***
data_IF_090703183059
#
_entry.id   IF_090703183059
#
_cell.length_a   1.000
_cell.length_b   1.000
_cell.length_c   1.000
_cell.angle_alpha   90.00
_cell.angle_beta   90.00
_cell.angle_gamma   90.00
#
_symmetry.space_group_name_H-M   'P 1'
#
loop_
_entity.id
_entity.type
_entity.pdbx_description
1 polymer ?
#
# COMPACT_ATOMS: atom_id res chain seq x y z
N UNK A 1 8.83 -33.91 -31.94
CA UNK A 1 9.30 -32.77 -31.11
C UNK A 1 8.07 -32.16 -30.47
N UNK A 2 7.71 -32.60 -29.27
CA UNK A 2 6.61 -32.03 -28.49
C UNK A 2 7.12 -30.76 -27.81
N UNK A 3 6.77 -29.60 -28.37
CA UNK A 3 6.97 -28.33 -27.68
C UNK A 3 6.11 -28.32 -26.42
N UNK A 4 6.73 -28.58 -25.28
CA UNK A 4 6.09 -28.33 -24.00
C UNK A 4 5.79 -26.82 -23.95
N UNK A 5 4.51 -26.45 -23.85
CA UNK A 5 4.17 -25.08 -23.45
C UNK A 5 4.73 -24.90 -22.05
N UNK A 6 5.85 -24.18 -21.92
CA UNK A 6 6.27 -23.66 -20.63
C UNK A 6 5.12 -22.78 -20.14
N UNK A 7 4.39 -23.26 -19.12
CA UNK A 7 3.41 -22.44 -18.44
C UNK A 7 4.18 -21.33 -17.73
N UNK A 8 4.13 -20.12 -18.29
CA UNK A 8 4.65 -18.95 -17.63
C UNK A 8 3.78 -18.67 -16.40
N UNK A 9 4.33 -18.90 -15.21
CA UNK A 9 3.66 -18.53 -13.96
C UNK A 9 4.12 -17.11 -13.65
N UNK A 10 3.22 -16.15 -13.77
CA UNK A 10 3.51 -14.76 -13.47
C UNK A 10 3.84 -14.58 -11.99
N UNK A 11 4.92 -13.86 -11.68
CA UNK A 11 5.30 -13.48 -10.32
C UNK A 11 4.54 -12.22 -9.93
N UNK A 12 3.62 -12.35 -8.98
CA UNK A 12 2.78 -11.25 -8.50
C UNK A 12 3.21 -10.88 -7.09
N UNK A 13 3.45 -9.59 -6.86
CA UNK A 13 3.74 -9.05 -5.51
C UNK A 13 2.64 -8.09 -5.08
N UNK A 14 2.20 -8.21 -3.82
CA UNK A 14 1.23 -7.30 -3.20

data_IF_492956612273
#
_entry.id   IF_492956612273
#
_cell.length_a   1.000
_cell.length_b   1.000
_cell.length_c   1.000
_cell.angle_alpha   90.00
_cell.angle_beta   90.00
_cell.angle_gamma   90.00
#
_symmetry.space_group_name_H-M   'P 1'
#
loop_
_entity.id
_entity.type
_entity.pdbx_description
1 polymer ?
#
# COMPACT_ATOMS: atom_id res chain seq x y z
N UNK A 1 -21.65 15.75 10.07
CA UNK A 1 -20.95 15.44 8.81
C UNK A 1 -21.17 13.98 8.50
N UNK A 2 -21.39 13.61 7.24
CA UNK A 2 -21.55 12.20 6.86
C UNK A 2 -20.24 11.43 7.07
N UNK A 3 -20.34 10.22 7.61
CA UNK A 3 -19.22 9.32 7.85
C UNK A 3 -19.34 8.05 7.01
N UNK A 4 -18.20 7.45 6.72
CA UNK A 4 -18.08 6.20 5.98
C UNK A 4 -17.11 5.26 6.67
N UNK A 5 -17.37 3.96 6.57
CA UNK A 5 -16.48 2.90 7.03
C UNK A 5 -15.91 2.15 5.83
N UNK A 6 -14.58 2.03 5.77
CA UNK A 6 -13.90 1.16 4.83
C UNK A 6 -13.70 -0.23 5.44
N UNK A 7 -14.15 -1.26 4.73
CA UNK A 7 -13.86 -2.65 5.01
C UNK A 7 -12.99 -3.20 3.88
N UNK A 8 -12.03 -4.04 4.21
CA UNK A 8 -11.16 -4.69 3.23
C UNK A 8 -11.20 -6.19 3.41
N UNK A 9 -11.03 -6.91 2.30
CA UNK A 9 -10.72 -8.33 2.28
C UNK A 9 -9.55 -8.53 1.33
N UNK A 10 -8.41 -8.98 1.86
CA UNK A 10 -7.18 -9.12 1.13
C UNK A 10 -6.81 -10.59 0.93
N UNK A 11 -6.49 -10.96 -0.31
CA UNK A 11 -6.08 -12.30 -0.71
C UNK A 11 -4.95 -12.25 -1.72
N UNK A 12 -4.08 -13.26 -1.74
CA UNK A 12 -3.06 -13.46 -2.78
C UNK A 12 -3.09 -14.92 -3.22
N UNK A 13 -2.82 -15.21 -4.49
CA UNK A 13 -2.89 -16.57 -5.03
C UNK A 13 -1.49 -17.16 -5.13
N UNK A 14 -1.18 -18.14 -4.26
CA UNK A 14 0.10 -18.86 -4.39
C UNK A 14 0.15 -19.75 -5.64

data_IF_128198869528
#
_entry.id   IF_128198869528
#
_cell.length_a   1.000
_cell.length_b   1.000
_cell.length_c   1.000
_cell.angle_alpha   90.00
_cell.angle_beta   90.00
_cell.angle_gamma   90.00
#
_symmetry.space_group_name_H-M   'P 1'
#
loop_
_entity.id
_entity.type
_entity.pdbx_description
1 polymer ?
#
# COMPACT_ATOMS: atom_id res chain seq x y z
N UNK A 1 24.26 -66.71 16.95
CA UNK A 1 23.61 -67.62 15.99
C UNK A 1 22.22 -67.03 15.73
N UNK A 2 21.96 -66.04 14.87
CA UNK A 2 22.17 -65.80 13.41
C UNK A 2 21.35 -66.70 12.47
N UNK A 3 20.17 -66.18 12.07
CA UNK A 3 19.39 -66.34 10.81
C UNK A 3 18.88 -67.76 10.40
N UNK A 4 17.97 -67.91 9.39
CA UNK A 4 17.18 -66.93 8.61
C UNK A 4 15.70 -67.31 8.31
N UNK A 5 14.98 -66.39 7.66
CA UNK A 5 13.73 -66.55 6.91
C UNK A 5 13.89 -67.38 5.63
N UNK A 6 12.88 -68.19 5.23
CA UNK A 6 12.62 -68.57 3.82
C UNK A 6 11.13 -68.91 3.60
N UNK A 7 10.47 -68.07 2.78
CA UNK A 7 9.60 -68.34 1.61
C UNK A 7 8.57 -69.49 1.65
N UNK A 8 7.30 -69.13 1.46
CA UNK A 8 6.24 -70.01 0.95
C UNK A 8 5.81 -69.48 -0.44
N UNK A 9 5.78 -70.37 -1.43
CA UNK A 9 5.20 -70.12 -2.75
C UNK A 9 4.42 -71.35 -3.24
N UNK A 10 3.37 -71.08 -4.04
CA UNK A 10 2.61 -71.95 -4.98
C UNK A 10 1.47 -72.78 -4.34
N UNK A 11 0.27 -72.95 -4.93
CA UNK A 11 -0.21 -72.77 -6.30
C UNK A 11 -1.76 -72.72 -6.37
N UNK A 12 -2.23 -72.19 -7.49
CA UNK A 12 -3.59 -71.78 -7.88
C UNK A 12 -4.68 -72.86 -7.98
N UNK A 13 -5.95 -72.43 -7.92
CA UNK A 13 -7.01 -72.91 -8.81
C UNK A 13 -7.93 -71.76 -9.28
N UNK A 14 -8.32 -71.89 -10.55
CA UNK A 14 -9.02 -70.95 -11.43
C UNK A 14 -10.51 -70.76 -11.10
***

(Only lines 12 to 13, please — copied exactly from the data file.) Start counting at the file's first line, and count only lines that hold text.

_symmetry.space_group_name_H-M   'P 1'
#